In places like California where temperatures may reach 110°F (43.3 C) during the summer months, it is imperative to keep cows cool. Holstein cows, the black and white ones that are the predominant breed in the United States – and many countries around the world – begin to feel heat stress when temperatures rise above 68 F (20°C). Heat stress makes cows not want to eat, feel uncomfortable, and produce less milk. Chronic heat stress can also increase disease susceptibility and other welfare concerns if not properly managed. As global temperatures rise, solutions must be implemented to keep cows cool. One solution is to use a soaker system to cool cows with water when temperatures exceed the threshold (Figure 3). The water provides cooling relief directly to the skin via conductive cooling. However, the water doesn’t go to waste as it is subsequently collected and then stored to irrigate crops for future use. A common location for these soaker systems is directly next to the feed bunk to motivate cows to eat while getting the reward of cold water. On hot days, this water will subsequently evaporate off of the animal and more cool grey water will need to be applied. Cooling can be taken one step further with the use of high-speed fans in the pens to create evaporative cooling. Just as you may stand in front of a ‘swamp’ cooler during the peak of summer to cool down, the combination of soakers and fans apply the same concept. A soaker system for cows requires approximately 600 gallons of water a day for the average 100 foot long barn setup.
Milk is mostly water. Therefore, the more milk a cow produces, the more drinking water she will need to achieve that level of production. The average dairy cow drinks 30-50 gallons of water per day, which adds up across a group of cows. On average a cow produces nine gallons of milk per day, which means 20-33% of the water a cow drinks is going towards making highly nutritious dairy products. In addition to milk production, much of the water cows consume is also released when cows urinate. Scientists who have studied cow daily routines have found that cows urinate about 10-20 times a day to make about 8 gallons of urine. The urine is a beneficial fertilizer for farmers to use on their crops and will be collected and used in the irrigation system.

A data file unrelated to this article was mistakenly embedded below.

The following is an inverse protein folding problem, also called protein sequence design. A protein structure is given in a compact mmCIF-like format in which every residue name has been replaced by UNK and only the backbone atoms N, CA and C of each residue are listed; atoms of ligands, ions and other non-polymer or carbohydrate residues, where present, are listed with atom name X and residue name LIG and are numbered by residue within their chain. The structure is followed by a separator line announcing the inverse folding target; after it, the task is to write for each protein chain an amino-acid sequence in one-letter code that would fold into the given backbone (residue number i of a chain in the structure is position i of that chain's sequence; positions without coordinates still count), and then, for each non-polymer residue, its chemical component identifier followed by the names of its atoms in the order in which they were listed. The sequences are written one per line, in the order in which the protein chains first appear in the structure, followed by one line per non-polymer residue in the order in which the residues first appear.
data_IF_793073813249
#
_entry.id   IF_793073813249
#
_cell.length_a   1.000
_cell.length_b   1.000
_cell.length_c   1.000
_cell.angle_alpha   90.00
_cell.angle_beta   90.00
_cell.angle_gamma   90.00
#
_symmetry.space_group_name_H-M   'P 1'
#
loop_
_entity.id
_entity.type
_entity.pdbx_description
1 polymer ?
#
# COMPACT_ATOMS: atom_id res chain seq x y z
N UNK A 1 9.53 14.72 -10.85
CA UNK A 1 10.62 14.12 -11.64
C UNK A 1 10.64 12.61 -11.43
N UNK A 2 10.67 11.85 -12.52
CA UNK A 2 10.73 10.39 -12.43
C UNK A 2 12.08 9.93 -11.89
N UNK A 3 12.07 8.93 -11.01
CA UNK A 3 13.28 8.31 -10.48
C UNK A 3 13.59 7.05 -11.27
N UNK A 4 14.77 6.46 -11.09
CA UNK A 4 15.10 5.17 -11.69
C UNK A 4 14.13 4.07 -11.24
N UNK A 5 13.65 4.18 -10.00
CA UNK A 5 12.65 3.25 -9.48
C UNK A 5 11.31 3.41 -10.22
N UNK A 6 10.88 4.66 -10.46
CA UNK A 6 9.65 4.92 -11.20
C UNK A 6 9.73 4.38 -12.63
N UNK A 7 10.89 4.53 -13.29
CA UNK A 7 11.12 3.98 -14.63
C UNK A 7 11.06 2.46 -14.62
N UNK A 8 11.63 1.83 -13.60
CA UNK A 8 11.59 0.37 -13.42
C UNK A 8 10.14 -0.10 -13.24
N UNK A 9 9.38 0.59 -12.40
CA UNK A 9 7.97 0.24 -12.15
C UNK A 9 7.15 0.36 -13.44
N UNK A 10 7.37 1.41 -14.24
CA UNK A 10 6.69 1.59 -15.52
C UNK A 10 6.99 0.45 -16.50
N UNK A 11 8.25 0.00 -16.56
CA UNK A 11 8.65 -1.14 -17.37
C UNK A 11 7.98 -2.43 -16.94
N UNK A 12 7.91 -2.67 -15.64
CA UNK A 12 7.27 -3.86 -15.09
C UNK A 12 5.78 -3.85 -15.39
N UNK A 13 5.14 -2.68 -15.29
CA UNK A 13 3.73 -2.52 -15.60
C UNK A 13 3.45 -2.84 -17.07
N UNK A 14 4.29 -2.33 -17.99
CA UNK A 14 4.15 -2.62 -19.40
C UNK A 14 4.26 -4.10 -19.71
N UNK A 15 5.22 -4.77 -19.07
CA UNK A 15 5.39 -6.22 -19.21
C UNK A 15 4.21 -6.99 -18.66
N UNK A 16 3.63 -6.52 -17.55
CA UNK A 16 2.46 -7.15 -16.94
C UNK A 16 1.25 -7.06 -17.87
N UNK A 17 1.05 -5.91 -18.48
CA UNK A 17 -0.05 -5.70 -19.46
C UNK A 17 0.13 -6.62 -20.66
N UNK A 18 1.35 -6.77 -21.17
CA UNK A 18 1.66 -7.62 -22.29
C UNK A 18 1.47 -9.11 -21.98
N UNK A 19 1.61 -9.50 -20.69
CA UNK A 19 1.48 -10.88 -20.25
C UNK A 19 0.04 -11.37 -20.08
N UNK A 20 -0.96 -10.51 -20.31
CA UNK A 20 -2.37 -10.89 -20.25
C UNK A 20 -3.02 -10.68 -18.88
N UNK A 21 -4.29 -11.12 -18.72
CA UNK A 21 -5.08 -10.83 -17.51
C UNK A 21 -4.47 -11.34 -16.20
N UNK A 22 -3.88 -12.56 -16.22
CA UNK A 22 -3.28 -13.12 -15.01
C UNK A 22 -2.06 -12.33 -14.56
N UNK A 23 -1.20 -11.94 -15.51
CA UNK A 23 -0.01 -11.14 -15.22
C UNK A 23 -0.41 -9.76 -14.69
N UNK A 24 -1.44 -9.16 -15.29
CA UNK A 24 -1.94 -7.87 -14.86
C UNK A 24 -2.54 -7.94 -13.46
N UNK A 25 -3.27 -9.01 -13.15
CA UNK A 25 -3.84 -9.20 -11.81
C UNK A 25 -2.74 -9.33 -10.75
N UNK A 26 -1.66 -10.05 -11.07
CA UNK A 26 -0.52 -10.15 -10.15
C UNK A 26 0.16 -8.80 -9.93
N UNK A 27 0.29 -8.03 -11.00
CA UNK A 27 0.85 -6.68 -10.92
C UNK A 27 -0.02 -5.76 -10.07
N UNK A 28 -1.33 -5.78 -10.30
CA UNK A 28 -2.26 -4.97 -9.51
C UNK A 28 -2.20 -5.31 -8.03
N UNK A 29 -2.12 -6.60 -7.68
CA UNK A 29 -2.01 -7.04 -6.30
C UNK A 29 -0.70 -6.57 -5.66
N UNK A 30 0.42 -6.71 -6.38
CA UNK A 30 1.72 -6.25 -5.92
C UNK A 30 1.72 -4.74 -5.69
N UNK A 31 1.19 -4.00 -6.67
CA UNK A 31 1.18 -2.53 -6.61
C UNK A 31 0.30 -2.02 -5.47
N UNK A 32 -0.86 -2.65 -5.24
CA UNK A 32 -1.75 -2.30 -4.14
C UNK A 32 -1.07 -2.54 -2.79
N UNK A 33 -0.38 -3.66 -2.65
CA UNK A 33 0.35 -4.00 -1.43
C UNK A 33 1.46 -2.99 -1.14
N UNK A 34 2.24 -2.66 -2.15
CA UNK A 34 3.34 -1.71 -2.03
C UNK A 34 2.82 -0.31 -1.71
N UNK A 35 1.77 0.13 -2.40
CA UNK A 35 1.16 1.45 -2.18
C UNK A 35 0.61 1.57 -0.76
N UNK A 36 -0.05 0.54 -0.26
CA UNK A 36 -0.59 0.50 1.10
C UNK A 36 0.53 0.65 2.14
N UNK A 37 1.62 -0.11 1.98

Many dairy cows in the Western United States are housed in open dry lot systems, which are large earth-floored pens with shade coverings. Some cows are also housed in freestall barns, which are undercover year-round and provide cows the freedom to go from the stall to the feed bunk whenever they choose – they’re like barns without walls. In both of these systems, cows will urinate and defecate; managing their waste is necessary for maintaining a clean environment. In freestall barns, one of the common methods is to use a flush lane system – similar to flushing a toilet – to remove the urine and feces from the pen. Flush lane systems help reduce some of the air pollutants associated with cattle production while removing waste from the pen. However, this isn’t “new” water but recycled water that is collected from previous flushes stored in on-farm lagoons. For every flush, the water starts at one end of the barn and picks up the manure and delivers it to a drain at the other end of the barn. This water and manure mixture is then collected and delivered to the manure lagoon to be used as crop fertilizer.